After crisscrossing America via several music festivals this early summer − Music Mountain, Ravinia, Tanglewood, Portland, Aspen – the famed Emerson String Quartet stopped for a day in New York City, performing as part of Lincoln Center’s Mostly Mozart Festival. True to form, the Emersons scheduled almost completely different programs in each of the locations they visited over a short time span. For the evening at the Lincoln Center’s Alice Tully Hall, they opted for Schubert’s String Quartet no. 13 Rosamunde” and Dvořák’s Piano Quintet no. 2, all of which was prefaced with Henry Purcell’s short Chacony in G minor, a less well-known work, but one that contributed to the ubiquitous melancholic atmosphere created by the two programmatic warhorses.

Emerson String Quartet © Lisa-Marie Mazzucco
Emerson String Quartet
© Lisa-Marie Mazzucco

There were a couple of changes to the ensemble’s well-known routine. The two violinists and the viola player played sitting, rather than standing as they usually do, whenever guest pianist Emanuel Ax was onstage. Uncharacteristically, Eugene Drucker and Philip Setzer chose not to share the duties of playing the first violin equally. Setzer took the role for both the Schubert and Dvořák while Drucker did so only during the five-minute-long piece by Purcell.

Schubert’s A minor string quartet (1824) and Dvořák’s  A major piano quintet (1887) are two important markers framing the evolution of chamber music during the Romantic era. Both have a classical four-movement structure and include transfigured elements of folk songs and dances, offering interpreters more opportunities for thoughtfulness than for pure display. Beyond the obvious Brahmsian influence, Antonin Dvořák is also a clear influence, especially in the second theme of the Allegro while Schubert's spirit hovers over the "Dumka" Andante.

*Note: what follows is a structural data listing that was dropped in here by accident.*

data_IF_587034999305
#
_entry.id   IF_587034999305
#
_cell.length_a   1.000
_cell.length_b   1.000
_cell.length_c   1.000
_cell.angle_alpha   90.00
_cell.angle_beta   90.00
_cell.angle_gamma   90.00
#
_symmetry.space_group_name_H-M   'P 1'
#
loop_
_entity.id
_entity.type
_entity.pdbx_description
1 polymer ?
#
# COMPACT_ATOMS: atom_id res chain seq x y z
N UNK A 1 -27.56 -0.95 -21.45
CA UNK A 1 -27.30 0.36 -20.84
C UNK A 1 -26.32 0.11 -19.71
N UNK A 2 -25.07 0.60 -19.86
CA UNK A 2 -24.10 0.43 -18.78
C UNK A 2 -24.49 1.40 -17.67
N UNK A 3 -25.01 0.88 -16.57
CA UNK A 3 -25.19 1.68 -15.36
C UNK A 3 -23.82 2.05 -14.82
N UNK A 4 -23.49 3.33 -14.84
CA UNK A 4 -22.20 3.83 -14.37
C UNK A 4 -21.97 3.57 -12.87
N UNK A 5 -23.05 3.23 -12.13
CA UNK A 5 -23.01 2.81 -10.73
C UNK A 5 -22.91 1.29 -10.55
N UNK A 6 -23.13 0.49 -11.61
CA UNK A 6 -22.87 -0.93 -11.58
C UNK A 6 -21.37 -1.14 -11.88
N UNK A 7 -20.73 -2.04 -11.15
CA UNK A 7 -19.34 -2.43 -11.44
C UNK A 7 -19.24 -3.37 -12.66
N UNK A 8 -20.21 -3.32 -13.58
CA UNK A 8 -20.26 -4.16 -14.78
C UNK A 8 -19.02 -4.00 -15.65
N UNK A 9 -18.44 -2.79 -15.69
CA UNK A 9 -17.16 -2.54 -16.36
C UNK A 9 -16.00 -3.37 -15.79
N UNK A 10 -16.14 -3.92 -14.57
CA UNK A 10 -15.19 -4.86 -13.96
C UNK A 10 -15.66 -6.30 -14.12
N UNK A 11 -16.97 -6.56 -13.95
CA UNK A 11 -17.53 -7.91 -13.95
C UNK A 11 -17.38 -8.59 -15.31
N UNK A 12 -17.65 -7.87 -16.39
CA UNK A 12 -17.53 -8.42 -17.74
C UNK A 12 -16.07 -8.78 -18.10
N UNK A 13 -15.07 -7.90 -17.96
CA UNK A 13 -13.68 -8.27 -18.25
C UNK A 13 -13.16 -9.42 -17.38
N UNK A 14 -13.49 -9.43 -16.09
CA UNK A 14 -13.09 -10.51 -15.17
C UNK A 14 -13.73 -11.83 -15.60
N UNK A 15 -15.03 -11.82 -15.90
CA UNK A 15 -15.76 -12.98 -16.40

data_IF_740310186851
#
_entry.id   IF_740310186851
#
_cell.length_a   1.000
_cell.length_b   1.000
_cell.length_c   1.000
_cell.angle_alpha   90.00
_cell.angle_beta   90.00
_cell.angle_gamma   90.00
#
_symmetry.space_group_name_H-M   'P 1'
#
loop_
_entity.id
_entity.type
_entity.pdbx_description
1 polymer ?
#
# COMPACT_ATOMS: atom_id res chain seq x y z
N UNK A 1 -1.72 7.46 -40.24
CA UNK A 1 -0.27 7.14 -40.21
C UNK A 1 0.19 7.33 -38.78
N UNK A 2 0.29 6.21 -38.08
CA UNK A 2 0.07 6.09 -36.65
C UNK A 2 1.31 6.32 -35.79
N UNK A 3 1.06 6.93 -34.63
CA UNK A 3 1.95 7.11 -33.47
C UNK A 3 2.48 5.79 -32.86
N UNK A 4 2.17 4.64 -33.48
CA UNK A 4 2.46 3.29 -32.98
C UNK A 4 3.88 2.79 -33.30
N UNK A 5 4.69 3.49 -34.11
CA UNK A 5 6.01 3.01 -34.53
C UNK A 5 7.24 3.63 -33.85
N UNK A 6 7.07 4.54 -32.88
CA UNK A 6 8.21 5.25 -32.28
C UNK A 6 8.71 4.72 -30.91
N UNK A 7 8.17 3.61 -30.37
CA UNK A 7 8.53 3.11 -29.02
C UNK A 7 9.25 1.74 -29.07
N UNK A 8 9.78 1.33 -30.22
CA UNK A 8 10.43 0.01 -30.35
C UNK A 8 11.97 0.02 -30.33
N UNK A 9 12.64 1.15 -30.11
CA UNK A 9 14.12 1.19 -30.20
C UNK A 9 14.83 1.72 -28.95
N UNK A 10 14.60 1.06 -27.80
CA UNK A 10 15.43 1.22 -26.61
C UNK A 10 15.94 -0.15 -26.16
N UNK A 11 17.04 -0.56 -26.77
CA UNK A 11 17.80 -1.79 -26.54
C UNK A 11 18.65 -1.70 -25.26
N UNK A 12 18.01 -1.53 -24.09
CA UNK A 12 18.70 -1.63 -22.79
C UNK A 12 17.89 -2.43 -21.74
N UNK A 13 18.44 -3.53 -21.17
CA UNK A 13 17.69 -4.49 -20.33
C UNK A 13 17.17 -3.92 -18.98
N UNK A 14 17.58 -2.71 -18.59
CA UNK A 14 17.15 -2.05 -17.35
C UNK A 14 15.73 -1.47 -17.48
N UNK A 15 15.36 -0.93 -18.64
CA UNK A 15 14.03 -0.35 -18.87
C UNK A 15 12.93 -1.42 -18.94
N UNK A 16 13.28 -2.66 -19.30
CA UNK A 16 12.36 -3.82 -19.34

Unfortunately, for such a glorified ensemble, this was not an exceptional interpretation of Schubert's quartet. Clearly, the members of the Emerson Quartet have reached a level of cohesiveness that many other groups can only dream of. Melodic patterns and elements of contrapuntal dialogue move from one instrument to the next with amazing smoothness even if, on this particular occasion, the intonation didn’t always seem to be fully consistent. But, beyond technical considerations, it was a reading that lacked vibrancy and the nostalgic longing that characterizes the music of the Adagio didn’t seem heartfelt enough. The mercurial temperament that hides under the desolate musical landscape was, to a certain extent, absent.

After the intermission, Dvořák’s second piano quintet sounded full of energy, as if Emanuel Ax’s enthusiasm and passion for this music had lifted a low-hanging cloud. It was clear that this was going to be a special performance from the very first bars of the introductory dialogue between Ax and cellist Paul Watkins. Soon after, the second theme, introduced by the viola, gave us the opportunity to enjoy the exceptionally warm sound of Lawrence Dutton, who played an increasingly prominent role as the movement progresses.

The quality of interplay between piano and the string quartet was outstanding during the entire rendition of a composition that constantly swings between melancholy and joyousness. Sometimes the piano swirled above chords. Alternatively, it plunged in between them or weaved its way in and out the quartet’s tessitura. A remarkable performance indeed.